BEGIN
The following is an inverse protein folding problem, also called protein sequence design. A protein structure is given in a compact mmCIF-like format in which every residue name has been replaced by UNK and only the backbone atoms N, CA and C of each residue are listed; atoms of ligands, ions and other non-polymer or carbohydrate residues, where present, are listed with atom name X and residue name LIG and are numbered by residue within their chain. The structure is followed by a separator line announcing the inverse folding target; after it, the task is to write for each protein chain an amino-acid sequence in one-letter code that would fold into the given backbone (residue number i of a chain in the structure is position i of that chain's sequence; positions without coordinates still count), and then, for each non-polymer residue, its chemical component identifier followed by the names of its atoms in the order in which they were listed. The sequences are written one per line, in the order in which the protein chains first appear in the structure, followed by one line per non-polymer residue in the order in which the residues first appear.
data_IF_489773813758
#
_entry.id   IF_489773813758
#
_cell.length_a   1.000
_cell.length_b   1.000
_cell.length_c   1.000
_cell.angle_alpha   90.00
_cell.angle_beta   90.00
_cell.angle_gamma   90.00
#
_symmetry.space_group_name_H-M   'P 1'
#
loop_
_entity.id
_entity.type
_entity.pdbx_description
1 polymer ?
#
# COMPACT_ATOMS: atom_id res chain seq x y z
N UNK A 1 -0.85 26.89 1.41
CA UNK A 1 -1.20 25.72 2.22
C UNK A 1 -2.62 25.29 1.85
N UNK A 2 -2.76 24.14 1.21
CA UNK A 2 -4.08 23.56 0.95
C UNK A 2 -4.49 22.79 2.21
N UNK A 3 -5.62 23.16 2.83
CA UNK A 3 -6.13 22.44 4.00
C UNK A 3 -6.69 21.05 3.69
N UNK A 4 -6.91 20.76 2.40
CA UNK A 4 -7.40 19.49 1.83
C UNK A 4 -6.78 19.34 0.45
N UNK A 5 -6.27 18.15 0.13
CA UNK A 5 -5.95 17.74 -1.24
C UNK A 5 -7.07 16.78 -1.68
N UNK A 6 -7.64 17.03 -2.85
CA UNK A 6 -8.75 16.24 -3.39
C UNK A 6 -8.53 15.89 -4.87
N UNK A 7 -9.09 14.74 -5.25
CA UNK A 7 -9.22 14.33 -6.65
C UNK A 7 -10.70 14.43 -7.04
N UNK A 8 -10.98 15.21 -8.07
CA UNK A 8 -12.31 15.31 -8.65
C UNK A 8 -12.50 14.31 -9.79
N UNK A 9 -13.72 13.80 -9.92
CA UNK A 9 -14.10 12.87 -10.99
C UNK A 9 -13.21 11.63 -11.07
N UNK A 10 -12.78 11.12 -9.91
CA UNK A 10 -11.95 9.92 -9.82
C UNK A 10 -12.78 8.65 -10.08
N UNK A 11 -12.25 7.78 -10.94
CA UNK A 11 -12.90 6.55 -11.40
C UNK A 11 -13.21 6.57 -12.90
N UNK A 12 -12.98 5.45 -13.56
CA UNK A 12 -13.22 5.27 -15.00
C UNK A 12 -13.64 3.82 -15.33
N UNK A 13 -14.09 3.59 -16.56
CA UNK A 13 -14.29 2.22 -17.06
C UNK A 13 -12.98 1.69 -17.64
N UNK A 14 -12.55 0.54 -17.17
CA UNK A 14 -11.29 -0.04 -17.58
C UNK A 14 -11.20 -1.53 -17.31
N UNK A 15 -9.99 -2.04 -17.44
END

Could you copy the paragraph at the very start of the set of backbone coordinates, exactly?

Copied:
The following is an inverse protein folding problem, also called protein sequence design. A protein structure is given in a compact mmCIF-like format in which every residue name has been replaced by UNK and only the backbone atoms N, CA and C of each residue are listed; atoms of ligands, ions and other non-polymer or carbohydrate residues, where present, are listed with atom name X and residue name LIG and are numbered by residue within their chain. The structure is followed by a separator line announcing the inverse folding target; after it, the task is to write for each protein chain an amino-acid sequence in one-letter code that would fold into the given backbone (residue number i of a chain in the structure is position i of that chain's sequence; positions without coordinates still count), and then, for each non-polymer residue, its chemical component identifier followed by the names of its atoms in the order in which they were listed. The sequences are written one per line, in the order in which the protein chains first appear in the structure, followed by one line per non-polymer residue in the order in which the residues first appear.